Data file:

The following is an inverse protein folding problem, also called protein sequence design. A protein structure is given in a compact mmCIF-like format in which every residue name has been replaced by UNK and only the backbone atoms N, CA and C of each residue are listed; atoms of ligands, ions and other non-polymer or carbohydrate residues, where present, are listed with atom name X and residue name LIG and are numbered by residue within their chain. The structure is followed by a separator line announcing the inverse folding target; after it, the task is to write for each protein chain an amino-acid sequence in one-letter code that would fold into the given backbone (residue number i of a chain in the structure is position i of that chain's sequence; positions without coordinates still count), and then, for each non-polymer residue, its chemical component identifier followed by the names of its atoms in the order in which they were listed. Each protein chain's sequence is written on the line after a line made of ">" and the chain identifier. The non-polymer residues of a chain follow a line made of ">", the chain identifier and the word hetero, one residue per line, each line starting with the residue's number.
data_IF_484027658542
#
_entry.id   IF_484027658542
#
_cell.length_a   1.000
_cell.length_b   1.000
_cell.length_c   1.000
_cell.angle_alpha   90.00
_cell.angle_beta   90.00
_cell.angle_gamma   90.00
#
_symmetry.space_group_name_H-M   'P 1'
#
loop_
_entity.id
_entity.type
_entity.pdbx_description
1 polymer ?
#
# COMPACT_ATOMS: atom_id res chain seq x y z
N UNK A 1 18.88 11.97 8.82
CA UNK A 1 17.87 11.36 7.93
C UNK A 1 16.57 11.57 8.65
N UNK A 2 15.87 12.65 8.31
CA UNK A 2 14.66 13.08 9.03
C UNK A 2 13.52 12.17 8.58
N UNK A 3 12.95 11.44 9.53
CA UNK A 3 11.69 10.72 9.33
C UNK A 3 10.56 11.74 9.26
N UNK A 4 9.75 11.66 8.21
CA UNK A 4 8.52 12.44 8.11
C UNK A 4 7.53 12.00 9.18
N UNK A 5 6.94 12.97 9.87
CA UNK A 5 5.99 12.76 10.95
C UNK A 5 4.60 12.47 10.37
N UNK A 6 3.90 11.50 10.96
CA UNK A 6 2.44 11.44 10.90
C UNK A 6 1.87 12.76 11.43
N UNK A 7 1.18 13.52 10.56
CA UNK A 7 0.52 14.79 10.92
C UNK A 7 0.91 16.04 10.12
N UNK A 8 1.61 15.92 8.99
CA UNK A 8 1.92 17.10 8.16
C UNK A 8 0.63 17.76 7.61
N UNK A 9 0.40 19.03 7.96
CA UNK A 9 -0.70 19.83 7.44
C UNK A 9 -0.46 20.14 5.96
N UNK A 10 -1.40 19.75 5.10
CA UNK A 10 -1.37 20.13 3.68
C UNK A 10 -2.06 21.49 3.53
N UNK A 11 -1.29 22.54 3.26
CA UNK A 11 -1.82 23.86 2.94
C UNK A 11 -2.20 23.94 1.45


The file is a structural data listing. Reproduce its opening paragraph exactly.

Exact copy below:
The following is an inverse protein folding problem, also called protein sequence design. A protein structure is given in a compact mmCIF-like format in which every residue name has been replaced by UNK and only the backbone atoms N, CA and C of each residue are listed; atoms of ligands, ions and other non-polymer or carbohydrate residues, where present, are listed with atom name X and residue name LIG and are numbered by residue within their chain. The structure is followed by a separator line announcing the inverse folding target; after it, the task is to write for each protein chain an amino-acid sequence in one-letter code that would fold into the given backbone (residue number i of a chain in the structure is position i of that chain's sequence; positions without coordinates still count), and then, for each non-polymer residue, its chemical component identifier followed by the names of its atoms in the order in which they were listed. Each protein chain's sequence is written on the line after a line made of ">" and the chain identifier. The non-polymer residues of a chain follow a line made of ">", the chain identifier and the word hetero, one residue per line, each line starting with the residue's number.